Man at center of violent Raleigh police encounter a free man but silent about the case

Trading in a Wake County jail jumpsuit for khakis and a clean shirt, Frederick Hall arrived at a Raleigh news conference as a free man Tuesday night. It was a far cry from four days ago, when Hall was shirtless and barefoot tussling with Raleigh police officers at Garner Road and Martin Luther King Boulevard.

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"When I saw the video and I saw the anger in him, I didn't recognize that person because I don't know that person," said Angela Salmon, Hall's sister.



Hall's family used much of the news conference to speak to his character.

"You would probably think that he paid me to talk like this; he's a great man. I love this man," Hall's nephew Dimitrius Hinnant said.

Hall chose not to step in front of the microphones.

We asked his mother, Doris Tomberlin, why he wouldn't personally tell his side of the story.

"Because I told him to be quiet," she said. "And furthermore, when mama say, shut up, mama say, shut up."



The family said Hall has long suffered from mental illness and was having an episode Friday in the encounter caught on multiple RPD dash and body cams, which still inexplicably escalated into violence.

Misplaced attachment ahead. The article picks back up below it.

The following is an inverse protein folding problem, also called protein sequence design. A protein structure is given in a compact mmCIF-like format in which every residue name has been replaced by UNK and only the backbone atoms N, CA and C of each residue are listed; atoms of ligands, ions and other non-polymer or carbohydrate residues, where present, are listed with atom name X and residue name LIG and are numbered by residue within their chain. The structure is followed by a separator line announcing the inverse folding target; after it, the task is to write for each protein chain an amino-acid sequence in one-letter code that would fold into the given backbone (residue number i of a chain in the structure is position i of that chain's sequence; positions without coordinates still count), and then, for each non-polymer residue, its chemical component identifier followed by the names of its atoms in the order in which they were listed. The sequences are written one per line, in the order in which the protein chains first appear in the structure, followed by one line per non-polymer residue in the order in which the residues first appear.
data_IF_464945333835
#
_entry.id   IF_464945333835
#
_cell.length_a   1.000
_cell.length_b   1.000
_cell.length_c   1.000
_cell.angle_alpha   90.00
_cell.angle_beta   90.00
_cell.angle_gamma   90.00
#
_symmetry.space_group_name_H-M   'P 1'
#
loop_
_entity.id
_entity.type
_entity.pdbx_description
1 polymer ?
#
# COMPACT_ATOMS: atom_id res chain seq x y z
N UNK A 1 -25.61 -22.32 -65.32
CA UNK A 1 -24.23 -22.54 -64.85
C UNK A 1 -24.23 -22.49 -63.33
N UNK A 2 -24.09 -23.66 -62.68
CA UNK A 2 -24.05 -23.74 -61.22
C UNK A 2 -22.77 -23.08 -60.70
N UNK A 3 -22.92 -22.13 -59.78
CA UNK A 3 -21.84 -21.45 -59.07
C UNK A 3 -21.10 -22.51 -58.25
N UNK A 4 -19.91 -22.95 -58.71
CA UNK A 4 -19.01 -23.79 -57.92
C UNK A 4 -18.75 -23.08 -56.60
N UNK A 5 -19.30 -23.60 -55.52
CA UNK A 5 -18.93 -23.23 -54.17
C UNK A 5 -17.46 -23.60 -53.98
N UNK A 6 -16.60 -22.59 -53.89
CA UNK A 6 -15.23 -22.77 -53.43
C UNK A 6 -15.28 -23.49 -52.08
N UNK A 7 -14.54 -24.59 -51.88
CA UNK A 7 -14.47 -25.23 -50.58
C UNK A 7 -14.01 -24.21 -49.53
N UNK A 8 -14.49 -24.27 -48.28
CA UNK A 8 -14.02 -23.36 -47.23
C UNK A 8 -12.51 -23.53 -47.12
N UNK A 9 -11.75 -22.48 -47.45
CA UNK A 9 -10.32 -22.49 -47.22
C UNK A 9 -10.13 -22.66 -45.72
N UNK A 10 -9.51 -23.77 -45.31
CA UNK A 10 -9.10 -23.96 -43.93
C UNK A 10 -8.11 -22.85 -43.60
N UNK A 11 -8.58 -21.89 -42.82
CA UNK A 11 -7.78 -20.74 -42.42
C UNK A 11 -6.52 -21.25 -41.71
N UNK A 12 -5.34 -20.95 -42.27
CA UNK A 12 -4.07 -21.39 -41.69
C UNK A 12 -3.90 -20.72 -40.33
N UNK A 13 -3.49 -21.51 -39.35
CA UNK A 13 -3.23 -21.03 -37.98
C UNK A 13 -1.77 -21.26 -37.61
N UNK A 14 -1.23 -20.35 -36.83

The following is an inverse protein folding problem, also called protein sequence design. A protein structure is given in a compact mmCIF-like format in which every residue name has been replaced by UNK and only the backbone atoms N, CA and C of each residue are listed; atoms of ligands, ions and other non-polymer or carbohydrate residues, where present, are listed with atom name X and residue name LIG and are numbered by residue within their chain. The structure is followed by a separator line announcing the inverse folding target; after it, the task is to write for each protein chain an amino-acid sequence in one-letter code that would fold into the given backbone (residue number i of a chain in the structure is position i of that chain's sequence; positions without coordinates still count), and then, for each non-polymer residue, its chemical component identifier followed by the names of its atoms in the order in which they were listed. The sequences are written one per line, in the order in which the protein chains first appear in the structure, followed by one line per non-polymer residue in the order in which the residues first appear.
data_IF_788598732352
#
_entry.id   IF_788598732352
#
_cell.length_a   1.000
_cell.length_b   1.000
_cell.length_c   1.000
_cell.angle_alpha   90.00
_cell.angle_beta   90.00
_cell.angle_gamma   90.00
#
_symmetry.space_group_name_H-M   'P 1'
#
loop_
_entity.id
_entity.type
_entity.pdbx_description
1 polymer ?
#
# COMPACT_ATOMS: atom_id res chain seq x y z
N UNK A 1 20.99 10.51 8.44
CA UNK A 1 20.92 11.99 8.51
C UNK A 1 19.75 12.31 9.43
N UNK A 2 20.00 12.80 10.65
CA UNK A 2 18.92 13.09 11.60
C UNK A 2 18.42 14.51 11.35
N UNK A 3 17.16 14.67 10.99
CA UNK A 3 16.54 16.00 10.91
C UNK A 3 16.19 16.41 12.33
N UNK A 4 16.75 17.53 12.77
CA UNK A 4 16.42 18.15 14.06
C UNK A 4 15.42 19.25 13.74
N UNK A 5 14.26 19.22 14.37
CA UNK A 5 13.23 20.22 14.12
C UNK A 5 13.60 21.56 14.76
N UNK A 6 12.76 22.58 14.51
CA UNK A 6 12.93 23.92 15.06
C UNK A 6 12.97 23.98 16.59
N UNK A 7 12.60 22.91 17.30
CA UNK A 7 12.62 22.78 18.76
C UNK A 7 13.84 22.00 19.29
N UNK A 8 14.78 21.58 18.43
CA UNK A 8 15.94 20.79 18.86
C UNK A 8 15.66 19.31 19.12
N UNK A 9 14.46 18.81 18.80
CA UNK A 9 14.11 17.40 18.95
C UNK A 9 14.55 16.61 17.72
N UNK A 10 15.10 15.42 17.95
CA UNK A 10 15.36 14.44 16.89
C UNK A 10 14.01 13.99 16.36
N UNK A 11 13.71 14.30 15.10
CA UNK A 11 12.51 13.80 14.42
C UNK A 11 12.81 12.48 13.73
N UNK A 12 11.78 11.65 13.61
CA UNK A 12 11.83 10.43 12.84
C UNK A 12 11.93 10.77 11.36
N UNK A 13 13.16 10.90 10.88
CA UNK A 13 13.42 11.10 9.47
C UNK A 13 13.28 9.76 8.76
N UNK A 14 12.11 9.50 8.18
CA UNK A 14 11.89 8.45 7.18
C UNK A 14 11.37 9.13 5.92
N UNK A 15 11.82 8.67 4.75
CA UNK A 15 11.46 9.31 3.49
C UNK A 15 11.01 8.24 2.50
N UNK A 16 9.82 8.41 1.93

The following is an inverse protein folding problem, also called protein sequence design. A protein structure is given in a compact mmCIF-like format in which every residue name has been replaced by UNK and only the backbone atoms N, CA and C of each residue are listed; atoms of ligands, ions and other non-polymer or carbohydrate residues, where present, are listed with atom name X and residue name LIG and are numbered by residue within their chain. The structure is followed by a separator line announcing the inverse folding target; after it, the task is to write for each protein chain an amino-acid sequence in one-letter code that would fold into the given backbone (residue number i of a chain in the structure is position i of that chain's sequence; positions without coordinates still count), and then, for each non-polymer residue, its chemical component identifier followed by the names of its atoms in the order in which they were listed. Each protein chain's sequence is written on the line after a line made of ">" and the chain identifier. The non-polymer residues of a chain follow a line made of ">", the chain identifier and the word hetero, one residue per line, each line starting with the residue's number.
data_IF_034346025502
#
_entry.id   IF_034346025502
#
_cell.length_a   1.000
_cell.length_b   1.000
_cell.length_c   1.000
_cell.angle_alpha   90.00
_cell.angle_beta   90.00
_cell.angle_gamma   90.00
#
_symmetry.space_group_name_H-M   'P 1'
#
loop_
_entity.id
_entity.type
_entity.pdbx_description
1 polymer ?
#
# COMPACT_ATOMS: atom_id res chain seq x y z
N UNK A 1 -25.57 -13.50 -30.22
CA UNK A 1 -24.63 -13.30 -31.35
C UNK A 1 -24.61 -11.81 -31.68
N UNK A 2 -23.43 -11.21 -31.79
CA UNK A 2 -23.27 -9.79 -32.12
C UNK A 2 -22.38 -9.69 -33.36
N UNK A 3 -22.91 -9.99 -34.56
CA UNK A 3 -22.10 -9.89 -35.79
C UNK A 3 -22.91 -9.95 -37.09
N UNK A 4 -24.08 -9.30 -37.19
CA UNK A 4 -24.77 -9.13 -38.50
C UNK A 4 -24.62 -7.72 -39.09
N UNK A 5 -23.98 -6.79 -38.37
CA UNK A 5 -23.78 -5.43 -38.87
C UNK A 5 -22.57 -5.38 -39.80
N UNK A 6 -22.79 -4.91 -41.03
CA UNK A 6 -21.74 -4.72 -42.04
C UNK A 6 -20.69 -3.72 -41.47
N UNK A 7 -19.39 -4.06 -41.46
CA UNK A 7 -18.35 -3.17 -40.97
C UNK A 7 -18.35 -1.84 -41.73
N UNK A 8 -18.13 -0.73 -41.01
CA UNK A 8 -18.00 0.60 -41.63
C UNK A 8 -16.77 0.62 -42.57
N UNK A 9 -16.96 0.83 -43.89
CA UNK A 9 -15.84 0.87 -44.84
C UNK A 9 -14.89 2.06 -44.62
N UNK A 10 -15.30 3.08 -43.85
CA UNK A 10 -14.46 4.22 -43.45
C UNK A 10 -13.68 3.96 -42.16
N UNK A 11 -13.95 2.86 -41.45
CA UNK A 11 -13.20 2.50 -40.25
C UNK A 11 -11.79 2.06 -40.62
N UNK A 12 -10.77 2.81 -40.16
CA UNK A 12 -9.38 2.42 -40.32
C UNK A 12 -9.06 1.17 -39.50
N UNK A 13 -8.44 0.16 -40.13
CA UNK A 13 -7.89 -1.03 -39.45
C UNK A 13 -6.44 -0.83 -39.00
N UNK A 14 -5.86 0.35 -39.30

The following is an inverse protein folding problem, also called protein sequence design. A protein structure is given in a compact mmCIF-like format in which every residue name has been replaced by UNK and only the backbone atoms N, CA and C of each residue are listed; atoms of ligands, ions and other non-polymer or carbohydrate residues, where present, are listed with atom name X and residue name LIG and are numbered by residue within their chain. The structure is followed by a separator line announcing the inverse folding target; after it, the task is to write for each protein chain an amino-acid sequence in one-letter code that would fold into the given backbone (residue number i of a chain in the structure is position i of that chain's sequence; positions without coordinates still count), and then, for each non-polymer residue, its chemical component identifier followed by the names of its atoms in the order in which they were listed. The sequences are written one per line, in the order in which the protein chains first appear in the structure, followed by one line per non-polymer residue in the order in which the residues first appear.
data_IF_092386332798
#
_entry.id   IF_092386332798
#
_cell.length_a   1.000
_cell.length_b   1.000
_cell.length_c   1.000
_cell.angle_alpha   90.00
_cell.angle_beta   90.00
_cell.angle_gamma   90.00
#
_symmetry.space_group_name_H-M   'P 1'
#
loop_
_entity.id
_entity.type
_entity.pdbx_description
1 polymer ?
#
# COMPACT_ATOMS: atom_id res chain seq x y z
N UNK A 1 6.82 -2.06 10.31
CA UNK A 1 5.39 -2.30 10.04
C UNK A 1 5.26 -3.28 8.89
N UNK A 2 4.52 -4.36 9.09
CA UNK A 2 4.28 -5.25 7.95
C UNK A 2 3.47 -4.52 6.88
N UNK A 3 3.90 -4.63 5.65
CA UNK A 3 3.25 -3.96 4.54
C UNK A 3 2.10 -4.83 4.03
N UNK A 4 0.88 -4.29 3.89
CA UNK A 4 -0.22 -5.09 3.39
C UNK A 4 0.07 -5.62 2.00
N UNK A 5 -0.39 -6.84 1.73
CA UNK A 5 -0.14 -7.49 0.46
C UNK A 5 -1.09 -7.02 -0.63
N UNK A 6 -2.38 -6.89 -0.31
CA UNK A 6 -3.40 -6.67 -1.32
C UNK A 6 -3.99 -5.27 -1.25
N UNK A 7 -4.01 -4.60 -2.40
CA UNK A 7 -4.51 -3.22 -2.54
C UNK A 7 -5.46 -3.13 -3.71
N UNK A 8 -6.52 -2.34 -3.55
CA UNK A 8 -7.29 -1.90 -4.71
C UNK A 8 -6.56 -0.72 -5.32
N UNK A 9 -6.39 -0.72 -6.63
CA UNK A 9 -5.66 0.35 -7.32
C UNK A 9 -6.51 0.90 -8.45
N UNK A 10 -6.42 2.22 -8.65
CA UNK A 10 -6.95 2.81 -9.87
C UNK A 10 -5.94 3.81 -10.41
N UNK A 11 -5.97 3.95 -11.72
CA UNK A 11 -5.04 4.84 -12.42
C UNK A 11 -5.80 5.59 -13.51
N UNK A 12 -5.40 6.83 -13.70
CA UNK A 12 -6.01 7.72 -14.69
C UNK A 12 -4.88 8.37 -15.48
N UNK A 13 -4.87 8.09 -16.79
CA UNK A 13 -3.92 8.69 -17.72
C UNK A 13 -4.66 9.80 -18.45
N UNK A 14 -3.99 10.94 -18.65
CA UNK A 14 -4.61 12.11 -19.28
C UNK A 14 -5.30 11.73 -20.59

Hall is seen on video appearing to bite an officer's leg, hurling haymaker punches, then being subdued by police baton, kicks on the ground, and a Taser.

"The policy was not followed. Best practices were not followed," community advocate Wanda Hunter said.



Community advocates insist RPD officers violated the department's baton policy. They say the incident is proof that police aren't following through on promises for more crisis intervention training to deal with patients suffering from mental health issues -- especially in marginalized communities such as southeast Raleigh.

"When they moved Dorothea Dix (Psychiatric) Hospital and took it out of our community -- what in the world did you expect?" asked Diana Powell, executive director of Justice Served NC. "You're going to have mental illness patients in our streets and they got to encounter law enforcement."

Wake County District Attorney Lorrin Freeman spoke to ABC11's Ed Crump on Tuesday to discuss her decision not to press charges against any of the officers in this case.

Meantime, Hall is facing several charges of assault related to the incident.

These community advocates and activists are pledging to flood the next Raleigh City Council meeting September 4, to raise many of the issues we heard Tuesday night.
Related Topics:
raleigh policeuse of forcearrestdashcam videobody camerasRaleighWake County
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